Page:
The holiday went the way everything did with Michael and Thomas. The enclosed space of the caravan seemed to aggravate their worst qualities even more, resulting in each boy being banished to separate ends of the caravan. The sea air and running around the beach, instead of tiring them, seemed to give them an energy of malevolence they never had at home. There were instances of sand thrown in each other’s faces, driftwood fights, cold, wet seaweed down the back of each other’s t-shirts. The parents were exhausted. The children didn’t stop during the night either. Laying in bed, praying for sleep, they could hear the boys through the thin caravan walls sniping and shouting at each other. Jeff and Sandra had a frank and earnest discussion during the early hours about how they were going to continue. They couldn’t go on like this. Their relationship had deteriorated so much, they were almost strangers, and it was not good for the boys to grow up in this environment either. They decided to cut the holiday short and return home early, they had some serious discussion to do when they got home.


‘Mum, Thomas won’t let go of my hand.’ said Michael.

‘Thomas let go of your brother’s hand. Just leave each other alone.’ Sandra said.

‘I’m not doing anything,’ Thomas said, ‘it’s Michael who won’t let go. He’s pulling my arm.’

‘Mum, he’s pulling my arm. Stop it Thomas.’

‘Owwwww it hurts, Mum, help.’ said Thomas.

‘Jeff, I think we need to pull over to deal with this. I’ll swap with one of them.’

Jeff indicated and slowed down waited for a gap in the traffic and moved to the inside lane looking for a layby where they could stop. Sandra undid her seat belt and turned around in her seat to look at the children.

‘JEFF STOP NOW!’ Sandra screamed.

Jeff pulled the car onto the hard shoulder of the road, the tires crunching through the rough stones, the car slowed to a stop. He undid his belt and turned to see what was happening behind him. He couldn’t understand what he was seeing. The twins’ arms were joined together, flesh and bone fused into one limb connected at the wrist, their hands slowly melding into one. The boys were straining against their seat belt restraints, their bodies arched towards each other, the fabric strap dug deep into their chest. Jeff leant forward, reaching into the back seat to undo Thomas’ seatbelt. Following his lead, Sandra opened her door and went to Michael’s side, she opened the door and reached around Michael, trying to avoid looking at the horror unfolding, she undid the clasp and he was free. At the same time Jeff undid Thomas’. Clear of the restraints the boys flew out of their car seats, as though propelled by an immense magnetic force. Their forearms, stomach, chests and legs were touching, Thomas’ left joining with Michael’s right and vice versa. Their clothes tearing at the seams as their bodies joined.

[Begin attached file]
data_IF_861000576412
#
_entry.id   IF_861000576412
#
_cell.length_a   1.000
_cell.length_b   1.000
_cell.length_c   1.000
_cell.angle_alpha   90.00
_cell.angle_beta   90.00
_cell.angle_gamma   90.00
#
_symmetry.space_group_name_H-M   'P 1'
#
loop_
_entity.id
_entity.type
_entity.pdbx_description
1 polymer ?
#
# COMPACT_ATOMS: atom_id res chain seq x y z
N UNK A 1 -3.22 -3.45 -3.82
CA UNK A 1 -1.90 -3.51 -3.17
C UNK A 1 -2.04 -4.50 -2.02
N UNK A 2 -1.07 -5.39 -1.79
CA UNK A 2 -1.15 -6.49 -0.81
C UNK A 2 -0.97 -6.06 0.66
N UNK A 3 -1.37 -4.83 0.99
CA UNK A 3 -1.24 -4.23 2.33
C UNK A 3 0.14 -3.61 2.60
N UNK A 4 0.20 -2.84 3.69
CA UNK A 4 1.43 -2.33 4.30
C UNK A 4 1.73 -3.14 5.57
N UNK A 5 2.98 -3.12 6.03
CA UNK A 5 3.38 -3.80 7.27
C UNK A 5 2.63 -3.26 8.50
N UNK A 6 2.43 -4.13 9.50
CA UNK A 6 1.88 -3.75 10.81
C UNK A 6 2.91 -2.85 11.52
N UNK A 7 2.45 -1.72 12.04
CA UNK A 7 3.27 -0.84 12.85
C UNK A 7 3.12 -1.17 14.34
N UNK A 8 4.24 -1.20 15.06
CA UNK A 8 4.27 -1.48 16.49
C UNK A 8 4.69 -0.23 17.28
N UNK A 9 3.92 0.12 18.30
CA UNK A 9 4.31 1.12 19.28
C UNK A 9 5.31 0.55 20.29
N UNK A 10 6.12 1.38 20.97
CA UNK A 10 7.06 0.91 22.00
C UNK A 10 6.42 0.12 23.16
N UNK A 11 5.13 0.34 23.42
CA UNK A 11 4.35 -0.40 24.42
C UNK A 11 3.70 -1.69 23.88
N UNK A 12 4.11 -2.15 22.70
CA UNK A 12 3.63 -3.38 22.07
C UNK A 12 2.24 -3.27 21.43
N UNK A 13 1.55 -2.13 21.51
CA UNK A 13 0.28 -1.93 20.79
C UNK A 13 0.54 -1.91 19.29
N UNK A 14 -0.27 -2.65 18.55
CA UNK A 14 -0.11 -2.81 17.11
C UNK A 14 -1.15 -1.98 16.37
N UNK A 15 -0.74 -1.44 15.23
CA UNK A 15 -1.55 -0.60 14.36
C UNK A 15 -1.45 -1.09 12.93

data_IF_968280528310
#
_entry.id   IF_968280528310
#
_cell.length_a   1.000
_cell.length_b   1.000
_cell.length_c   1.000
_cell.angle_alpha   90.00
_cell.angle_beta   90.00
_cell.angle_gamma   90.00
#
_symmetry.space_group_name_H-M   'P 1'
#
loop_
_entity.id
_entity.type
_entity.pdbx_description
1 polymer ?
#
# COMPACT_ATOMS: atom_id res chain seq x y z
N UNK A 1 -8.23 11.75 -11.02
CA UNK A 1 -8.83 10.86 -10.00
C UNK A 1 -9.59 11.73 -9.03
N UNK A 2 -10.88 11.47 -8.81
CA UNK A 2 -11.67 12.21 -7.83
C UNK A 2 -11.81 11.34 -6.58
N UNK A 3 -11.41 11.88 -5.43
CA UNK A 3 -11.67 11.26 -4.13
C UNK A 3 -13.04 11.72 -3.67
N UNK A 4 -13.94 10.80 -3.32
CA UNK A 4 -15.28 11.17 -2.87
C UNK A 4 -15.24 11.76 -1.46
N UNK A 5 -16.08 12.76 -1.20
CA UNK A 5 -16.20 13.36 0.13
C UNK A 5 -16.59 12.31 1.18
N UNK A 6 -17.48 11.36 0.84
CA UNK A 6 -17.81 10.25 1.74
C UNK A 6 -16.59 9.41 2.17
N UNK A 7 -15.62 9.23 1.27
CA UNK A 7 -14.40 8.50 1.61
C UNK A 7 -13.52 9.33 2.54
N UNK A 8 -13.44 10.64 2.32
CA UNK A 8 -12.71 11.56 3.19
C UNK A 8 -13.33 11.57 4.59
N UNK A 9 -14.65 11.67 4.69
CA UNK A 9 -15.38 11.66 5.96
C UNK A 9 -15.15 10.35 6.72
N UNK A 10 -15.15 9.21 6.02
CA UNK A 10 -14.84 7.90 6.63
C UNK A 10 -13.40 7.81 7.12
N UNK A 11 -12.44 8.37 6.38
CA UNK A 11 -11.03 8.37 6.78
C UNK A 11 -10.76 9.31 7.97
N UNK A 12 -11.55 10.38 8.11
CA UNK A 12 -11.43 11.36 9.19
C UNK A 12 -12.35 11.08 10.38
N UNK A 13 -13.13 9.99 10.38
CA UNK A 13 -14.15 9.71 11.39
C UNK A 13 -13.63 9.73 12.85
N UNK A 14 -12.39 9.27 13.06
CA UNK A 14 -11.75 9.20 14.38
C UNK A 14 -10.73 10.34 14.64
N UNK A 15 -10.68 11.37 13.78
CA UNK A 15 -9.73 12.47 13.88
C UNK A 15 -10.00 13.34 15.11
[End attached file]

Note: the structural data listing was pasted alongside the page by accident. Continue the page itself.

Sandra was screaming, Michael was screaming Thomas was screaming, Jeff was screaming. The inside of the car was a cacophony of noise. The boy’s faces edged closer together, their noses touched and stuck together, an unknown force pushing them together, their chests together. They stopped screaming as their mouths dissolved into one. Sandra turned away and vomited to the side of the car. Jeff shut his eyes to spare him from the terror he was witnessing. All screaming stopped; the sudden silence was punctured by the occasional wretch from Sandra.

An angelic voice came from the back seat, ‘Mum, Dad, it’s ok, we’re together now, this is how it was supposed to be.’

Jeff slowly opened his eyes; he blinked a few times and shook his head.

‘A- a- are you Thomas or Michael?’ Jeff asked.

‘We are both. We are us… Please don’t cry Dad, it’s good. We’re not fighting now.’ the dark haired boy sitting on the back seat, between the car seats said, with a kind smile on his lips.

‘What? Why? Your hair? What?’ Sandra asked as she leant back into the car. Her eyes wide and tear stained, ‘What do we call you?’

‘We have decided we would like to be called Adam. That is, Mum, if you don’t mind.’ Adam said.


If you enjoyed this, why not read the screenplay adaption of the story: The State of Prolonged Mutual Hostility – The Screenplay